Moving on to "Shrek the Third," the main theme of the story is that traditional fairy tale villains are sick of being seen as inherently evil, and wish to live in a society where they are not constantly judged for their appearance. Finally in the fourth "Shrek" movie, we get to see an entire army of ogres depicted as heroic freedom fighters looking to overthrow the rule of Rumpelstiltskin.

Mocking fantasy tropes

While the "Shrek" series takes place in a fantasy, fairy tale setting, it is less interested in fitting into the world of fantasy and more interested in poking fun at the whole thing. Each movie applies liberal doses of comedy to traditional fairy tale archetypes in a funny and clever manner that can be enjoyed by both kids and adults.

Case in point, the first movie in the series introduces a bunch of fairy tale creatures in new and bizarre ways. There is the Big Bad Wolf who just likes to wear women's clothes and curl up with a book; the Three Little Pigs with strongly German accents for some reason; an overly cocky Robin Hood who gets beaten to a pulp; and a Magic Mirror that talks likes a newscaster.

Later movies in the series continue with this trend. We meet a Fairy Godmother who runs a wish-giving criminal empire; a cat wearing boots who claims to be an ogre-killer; an aged wizard Merlin who is more hippy than sorcerer; a King Arthur who gets bullied at his school; and a Pied Piper who is less a whimsical musician and more of a dreaded bounty hunter. These satirical new takes on classic fantasy characters is something the "Shrek" franchise does better than any other film series.   

Shrek and Donkey butt heads

On top of being a heartfelt love story, a biting fantasy satire, and a coming-of-age saga, the original "Shrek" was also an action buddy-cop film about two unlikely partners on the opposite sides of the personality spectrum. Shrek was the gruff, anti-social man-of-action, while his sidekick Donkey was the gregarious people-pleaser with a sunny disposition.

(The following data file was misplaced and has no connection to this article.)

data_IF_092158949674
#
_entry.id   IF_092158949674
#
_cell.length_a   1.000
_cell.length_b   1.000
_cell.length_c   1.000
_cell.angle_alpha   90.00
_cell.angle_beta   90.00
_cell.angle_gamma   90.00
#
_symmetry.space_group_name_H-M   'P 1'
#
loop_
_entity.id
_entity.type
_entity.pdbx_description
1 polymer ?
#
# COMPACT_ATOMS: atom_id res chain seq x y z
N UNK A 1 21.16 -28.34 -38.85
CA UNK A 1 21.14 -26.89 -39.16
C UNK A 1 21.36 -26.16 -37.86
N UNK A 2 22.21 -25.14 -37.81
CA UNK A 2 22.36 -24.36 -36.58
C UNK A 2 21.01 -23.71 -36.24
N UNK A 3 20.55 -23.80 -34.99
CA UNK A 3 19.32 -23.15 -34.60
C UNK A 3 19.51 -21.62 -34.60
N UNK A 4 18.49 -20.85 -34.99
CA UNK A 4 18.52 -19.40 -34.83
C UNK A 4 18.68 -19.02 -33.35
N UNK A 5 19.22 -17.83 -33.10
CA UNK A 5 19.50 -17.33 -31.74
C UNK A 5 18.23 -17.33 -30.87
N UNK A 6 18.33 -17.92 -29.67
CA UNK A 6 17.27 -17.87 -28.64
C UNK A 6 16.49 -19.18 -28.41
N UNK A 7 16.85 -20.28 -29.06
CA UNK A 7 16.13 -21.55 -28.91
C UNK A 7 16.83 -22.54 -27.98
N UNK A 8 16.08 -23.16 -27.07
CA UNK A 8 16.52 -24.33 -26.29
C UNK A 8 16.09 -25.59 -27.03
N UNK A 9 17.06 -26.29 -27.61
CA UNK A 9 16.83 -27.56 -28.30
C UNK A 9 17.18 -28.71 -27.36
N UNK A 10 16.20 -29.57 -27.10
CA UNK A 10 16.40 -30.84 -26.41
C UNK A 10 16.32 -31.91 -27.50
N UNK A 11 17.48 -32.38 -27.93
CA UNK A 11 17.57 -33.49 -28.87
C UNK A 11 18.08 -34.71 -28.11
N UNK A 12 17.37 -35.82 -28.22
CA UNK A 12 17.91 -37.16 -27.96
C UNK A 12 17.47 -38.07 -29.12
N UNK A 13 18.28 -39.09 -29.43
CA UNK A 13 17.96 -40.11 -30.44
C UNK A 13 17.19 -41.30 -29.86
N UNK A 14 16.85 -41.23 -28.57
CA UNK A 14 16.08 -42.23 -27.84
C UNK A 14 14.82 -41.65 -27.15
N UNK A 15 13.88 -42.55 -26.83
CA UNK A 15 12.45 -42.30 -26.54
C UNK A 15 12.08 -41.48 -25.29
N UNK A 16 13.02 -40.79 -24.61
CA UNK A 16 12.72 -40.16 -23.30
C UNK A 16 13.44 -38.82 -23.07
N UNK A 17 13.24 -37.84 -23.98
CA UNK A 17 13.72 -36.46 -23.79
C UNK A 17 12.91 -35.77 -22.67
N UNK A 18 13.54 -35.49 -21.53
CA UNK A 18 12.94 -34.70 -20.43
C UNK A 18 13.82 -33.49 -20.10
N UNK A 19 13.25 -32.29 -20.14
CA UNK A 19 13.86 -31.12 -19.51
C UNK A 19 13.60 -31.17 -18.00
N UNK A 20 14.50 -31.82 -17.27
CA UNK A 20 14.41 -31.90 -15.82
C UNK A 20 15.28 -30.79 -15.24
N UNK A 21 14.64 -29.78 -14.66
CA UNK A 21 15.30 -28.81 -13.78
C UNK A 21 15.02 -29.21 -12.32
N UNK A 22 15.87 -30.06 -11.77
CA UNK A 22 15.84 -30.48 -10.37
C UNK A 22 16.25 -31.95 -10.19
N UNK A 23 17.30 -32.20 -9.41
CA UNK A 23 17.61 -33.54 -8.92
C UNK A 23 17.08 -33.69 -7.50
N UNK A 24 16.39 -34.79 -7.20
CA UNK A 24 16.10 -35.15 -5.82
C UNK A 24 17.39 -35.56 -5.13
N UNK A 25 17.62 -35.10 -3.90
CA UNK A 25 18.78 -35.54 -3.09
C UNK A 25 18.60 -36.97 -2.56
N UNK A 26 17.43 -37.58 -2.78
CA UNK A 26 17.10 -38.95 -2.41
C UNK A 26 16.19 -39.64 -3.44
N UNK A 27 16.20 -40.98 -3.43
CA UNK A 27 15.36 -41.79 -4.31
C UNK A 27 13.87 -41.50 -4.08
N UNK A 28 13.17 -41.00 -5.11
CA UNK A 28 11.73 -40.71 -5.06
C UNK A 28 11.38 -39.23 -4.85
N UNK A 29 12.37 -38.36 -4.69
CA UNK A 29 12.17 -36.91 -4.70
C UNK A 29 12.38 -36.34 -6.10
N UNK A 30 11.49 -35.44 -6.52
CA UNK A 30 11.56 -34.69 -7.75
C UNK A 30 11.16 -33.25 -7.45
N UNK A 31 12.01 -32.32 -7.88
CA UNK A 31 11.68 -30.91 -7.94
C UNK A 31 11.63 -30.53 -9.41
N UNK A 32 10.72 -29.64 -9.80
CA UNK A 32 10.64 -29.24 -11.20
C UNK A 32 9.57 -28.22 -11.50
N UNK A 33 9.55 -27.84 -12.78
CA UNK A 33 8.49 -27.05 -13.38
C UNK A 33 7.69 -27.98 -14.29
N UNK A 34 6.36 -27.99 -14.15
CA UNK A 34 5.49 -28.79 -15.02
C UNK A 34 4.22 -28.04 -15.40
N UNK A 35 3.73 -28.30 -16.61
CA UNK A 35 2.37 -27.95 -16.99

The relationship between Shrek and Donkey covers certain beats again and again in each of the films. At first, Shrek feels impatient with Donkey due to his nosy, chatty nature. Meanwhile, Donkey ignores Shrek's irritation, because he recognizes that beneath the gruff exterior of the formidable ogre there beats a heart of gold. At some point the differences between the two characters prove too much, and they get into a heated argument. 

But just when it seems like their friendship is on the verge of breaking up, Shrek and Donkey are reminded of how important they are to each other. The duo make up, and work together to put an end to the problems facing them and their loved ones. From their days of squabbling over who gets to live in the swamp, to raising their children side-by-side, the vitriolic best buds have developed one of the best friendships in the history of cinema.  

Shrek scares people

The foundation of the "Shrek" series is built on the unusual idea of having a traditionally villainous ogre in the role of the main hero of a fairy tale. This foundation only works because the the movies master the balancing act between having Shrek act like a typical ogre but also revealing hidden depths of sensitivity and kindness. 

And so an important part of each "Shrek" movie is reminding audiences that the main character is a scary ogre by having him terrorize random characters. This was most pronounced in the first "Shrek" movie, where the entire reason Shrek was handed his quest by Lord Farquaad was because Shrek had decimated his entire army single-handedly. The events of "Shrek 2" were also set in motion because Fiona's father could not stomach the idea of a fearsome ogre being his son-in-law.

By the time of the third movie, Shrek had become a beloved figure in the kingdom of Far Far Away, so he was sent to distant lands to scare new characters. In the fourth "Shrek" movie, the mighty ogre had become a bit of a joke to his friends, and so he actually wished for a day to go back to his old ways when he was considered a fearsome monster who could make humans wet themselves with a roar. 

Lots of toilet humor

The "Shrek" movies puncture the sense of solemnity that accompanies so many traditional fairy tales with of a plethora of fart and burp jokes. Seriously, the movies really, really go all in on the idea that its cast of characters are some of the most disgusting creatures you will find in all of fairyland. 

The first "Shrek" movie introduces its title character by having him burst out of his outhouse with a hearty smile, as though satisfied with a job well done. After Shrek meets Fiona, one of the things they bond over is their mutual love of potty humor, with Fiona joining Shrek in blowing "bubbles" in their mud pit during their honeymoon. Shrek's transformation into his human self is also accompanied by a magical fart that punctures a solemn moment.